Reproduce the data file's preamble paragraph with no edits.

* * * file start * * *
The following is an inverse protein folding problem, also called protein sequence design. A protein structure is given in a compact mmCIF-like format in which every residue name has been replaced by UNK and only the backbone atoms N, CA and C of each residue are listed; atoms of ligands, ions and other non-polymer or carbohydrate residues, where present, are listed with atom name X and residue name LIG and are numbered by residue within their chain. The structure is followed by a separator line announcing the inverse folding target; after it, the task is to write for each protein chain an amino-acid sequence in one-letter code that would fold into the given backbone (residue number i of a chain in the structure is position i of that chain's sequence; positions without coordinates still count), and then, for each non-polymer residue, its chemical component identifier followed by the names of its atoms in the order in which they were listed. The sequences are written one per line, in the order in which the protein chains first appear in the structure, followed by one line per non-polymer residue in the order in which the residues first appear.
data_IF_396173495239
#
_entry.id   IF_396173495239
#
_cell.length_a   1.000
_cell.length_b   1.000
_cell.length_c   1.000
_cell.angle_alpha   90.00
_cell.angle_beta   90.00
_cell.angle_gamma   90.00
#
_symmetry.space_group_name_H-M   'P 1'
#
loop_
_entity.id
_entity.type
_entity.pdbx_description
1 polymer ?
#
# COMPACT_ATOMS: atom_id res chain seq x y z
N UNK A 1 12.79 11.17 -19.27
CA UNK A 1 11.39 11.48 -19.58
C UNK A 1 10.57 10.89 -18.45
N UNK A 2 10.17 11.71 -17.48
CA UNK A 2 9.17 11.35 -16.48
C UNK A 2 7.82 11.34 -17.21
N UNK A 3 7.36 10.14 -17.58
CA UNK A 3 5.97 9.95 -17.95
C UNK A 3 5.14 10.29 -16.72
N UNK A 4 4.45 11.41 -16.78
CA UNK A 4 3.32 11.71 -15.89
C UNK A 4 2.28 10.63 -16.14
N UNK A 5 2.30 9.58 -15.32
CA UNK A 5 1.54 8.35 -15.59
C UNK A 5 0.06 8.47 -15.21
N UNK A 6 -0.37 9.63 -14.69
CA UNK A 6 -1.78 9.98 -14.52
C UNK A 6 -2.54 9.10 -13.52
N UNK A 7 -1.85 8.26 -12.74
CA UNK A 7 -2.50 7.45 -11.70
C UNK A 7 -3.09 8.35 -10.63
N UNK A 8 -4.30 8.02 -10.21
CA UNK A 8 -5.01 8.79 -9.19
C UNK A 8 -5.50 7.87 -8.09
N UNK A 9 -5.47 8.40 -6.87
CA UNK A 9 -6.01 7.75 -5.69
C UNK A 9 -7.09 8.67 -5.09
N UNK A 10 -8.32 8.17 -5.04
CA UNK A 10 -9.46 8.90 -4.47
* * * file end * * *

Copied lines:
The following is an inverse protein folding problem, also called protein sequence design. A protein structure is given in a compact mmCIF-like format in which every residue name has been replaced by UNK and only the backbone atoms N, CA and C of each residue are listed; atoms of ligands, ions and other non-polymer or carbohydrate residues, where present, are listed with atom name X and residue name LIG and are numbered by residue within their chain. The structure is followed by a separator line announcing the inverse folding target; after it, the task is to write for each protein chain an amino-acid sequence in one-letter code that would fold into the given backbone (residue number i of a chain in the structure is position i of that chain's sequence; positions without coordinates still count), and then, for each non-polymer residue, its chemical component identifier followed by the names of its atoms in the order in which they were listed. The sequences are written one per line, in the order in which the protein chains first appear in the structure, followed by one line per non-polymer residue in the order in which the residues first appear.